Monday, April 13, 2015

Prosody practice, pragmatics and attending skills training

At the upcoming, Annual BCTEAL conference in Vancouver next month, Angelina VanDyke and I will be doing a new workshop, one based on an excellent presentation that she did last year, entitled: Pragmatic Attending Skills Training for Oral Skills Classes

Here's the program summary: 

Clip art: Clker.com
"Being able to better facilitate development of pragmatic competencies with ELLs is a priority of most programs.  This workshop gives participants experience in combining attending skills training with prosodic pronunciation teaching techniques to enhance use of conversational strategies and responses appropriate to a variety of socio-cultural contexts."

And this excerpt from the proposal:

"This workshop uses a combination of attending skills training (Ivey, 1965; Acton & Cope, 1999) and select procedures derived from prosodic pronunciation teaching to create a framework that facilitates systematic attention to pragmatic strategies and appropriateness, with learners of a wide range of general communicative competence. [It] begins with a general overview of the use of pragmatics applied to conversational interaction teaching, followed by training modules in attending and haptic pronunciation teaching techniques."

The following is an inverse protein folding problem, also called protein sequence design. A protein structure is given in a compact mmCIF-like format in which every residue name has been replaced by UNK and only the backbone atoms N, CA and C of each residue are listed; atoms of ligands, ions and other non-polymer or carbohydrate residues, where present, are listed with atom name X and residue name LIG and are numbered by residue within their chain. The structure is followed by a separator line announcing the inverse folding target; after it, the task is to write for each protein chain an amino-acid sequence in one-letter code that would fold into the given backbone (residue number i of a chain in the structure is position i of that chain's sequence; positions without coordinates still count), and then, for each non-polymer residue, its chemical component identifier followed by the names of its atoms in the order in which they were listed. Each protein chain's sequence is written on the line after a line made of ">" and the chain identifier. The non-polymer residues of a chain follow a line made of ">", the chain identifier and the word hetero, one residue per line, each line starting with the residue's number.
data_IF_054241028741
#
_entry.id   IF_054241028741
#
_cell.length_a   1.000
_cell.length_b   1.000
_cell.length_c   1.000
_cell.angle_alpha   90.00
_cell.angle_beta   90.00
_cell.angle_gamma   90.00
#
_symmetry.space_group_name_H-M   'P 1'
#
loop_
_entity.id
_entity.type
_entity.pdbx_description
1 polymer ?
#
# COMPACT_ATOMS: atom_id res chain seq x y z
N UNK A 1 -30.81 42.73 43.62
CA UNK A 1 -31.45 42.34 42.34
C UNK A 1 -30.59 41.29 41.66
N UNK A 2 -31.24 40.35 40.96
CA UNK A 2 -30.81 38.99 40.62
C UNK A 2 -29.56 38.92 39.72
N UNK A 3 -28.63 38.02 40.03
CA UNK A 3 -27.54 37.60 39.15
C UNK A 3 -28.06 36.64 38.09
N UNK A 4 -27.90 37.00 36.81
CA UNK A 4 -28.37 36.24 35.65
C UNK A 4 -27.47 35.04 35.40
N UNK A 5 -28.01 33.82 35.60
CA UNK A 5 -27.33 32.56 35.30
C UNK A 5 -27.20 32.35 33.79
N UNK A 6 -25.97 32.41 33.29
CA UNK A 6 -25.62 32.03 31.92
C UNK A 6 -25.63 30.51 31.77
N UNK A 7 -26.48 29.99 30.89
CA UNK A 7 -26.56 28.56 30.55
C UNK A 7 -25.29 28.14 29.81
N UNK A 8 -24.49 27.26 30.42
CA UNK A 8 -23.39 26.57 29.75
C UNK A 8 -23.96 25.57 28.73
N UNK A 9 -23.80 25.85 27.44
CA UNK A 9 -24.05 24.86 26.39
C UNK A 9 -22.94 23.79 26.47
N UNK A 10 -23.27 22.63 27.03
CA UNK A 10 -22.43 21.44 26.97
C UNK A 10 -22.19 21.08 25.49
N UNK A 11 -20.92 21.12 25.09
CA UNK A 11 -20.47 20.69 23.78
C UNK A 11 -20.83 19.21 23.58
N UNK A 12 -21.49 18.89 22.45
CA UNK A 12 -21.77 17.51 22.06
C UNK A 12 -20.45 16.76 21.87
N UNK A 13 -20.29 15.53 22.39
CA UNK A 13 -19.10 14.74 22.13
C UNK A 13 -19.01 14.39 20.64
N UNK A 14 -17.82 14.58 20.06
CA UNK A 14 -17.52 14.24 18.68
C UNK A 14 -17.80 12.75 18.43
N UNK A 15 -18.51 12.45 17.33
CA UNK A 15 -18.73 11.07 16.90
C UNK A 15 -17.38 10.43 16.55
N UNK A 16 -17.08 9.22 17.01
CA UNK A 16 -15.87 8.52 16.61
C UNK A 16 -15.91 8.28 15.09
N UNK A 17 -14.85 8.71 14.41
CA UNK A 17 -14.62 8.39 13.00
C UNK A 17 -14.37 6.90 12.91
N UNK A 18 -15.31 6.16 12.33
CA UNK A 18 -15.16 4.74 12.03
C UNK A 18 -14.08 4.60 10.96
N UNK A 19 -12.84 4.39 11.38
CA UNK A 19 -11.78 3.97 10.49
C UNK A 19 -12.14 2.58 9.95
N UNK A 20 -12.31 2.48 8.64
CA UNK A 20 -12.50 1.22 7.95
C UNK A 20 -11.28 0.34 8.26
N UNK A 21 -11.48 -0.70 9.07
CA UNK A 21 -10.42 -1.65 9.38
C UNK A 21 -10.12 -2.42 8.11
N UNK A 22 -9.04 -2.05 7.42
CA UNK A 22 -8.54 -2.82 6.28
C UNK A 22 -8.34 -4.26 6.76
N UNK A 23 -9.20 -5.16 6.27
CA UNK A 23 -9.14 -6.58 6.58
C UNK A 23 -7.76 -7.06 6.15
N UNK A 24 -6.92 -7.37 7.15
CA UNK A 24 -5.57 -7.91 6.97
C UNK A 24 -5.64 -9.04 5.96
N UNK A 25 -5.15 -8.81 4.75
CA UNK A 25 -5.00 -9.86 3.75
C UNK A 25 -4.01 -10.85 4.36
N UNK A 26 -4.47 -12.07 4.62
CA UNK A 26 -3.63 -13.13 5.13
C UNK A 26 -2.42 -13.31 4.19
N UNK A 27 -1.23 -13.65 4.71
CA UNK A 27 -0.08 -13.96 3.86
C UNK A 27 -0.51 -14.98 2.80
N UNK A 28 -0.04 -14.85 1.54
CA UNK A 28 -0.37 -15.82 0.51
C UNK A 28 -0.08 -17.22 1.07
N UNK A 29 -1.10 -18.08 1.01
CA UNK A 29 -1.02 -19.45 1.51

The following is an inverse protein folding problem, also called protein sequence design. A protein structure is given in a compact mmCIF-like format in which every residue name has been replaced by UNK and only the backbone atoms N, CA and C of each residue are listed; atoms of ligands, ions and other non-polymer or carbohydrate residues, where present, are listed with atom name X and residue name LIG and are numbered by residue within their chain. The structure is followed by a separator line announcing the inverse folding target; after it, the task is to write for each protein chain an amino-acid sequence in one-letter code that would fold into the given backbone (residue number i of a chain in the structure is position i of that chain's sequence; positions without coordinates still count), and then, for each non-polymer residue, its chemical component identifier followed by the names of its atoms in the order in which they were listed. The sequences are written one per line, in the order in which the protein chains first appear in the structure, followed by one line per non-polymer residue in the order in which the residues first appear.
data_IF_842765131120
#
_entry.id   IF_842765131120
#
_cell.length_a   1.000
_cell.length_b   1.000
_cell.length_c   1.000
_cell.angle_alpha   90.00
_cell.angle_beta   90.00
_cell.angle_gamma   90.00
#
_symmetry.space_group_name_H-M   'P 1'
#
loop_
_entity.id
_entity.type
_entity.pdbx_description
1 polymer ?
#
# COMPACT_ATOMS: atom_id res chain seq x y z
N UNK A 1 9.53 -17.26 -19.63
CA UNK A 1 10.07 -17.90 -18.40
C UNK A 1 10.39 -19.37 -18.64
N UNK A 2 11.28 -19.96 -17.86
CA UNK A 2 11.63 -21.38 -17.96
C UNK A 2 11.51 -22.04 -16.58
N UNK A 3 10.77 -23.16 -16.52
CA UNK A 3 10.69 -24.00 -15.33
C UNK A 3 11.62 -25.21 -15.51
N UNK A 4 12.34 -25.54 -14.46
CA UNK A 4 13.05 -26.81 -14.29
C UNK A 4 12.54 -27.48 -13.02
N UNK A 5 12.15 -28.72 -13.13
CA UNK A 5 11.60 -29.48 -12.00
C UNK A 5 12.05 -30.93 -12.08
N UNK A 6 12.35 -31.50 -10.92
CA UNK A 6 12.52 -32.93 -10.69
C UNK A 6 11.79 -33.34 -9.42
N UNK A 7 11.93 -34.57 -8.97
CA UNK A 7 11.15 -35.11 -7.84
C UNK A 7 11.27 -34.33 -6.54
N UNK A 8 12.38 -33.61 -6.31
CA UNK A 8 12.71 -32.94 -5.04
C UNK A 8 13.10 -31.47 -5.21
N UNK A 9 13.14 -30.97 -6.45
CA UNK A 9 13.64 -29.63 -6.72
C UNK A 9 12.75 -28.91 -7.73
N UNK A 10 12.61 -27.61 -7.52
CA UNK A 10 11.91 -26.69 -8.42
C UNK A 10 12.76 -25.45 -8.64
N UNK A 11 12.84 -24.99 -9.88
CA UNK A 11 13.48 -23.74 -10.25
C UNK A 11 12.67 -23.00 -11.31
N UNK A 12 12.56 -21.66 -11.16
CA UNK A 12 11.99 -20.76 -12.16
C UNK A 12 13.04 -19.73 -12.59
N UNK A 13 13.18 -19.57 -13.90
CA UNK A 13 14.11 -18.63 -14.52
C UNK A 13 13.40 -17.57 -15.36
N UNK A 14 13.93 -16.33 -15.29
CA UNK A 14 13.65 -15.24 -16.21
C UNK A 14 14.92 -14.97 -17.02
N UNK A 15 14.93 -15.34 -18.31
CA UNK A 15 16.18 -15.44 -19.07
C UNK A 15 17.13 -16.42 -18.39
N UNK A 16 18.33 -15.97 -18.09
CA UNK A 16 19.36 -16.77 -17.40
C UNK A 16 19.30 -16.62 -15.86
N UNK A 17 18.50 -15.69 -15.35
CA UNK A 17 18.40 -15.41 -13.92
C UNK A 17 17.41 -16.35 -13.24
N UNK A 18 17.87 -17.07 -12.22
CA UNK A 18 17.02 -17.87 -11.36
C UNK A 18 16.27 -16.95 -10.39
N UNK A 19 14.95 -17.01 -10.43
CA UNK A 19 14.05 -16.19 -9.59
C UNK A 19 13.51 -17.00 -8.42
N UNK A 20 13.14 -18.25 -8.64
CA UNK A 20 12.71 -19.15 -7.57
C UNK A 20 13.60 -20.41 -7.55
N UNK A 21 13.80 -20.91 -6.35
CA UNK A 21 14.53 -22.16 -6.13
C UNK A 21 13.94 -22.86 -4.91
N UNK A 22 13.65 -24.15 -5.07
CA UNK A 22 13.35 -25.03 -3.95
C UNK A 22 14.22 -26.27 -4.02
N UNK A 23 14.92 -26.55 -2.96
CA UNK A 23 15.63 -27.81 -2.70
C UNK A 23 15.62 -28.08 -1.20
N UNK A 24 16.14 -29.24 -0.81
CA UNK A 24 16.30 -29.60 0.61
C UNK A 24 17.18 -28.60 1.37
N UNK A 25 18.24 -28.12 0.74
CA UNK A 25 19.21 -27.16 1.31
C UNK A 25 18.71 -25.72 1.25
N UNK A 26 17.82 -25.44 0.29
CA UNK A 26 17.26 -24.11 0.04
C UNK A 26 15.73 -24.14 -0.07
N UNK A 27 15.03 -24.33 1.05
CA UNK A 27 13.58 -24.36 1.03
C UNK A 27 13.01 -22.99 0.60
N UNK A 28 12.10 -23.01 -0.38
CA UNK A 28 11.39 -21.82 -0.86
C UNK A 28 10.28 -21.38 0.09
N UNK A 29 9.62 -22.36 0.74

The key to the integration of prosody and pragmatics in this case, as we have seen in research in haptics in general, is systematic use of movement and touch to "embody" prosody and expressiveness. Instruction and "uptake" of the pragmatic dimension of the interchanges take place in short dyadic conversations that provides context and opportunity for on-the-spot informal conversational analysis and anchoring of key expressions and speaker intention.

(Pragmatically speaking!), even if you are new to haptic pronunciation teaching, this one should be more than worth attending! (Check out this previous post on an attending skills workshop done at BCTEAL in 2012.) 



1 comment:

Angelina Van Dyke said...

This is going to be fun - too bad TESOL missed us!

Post a Comment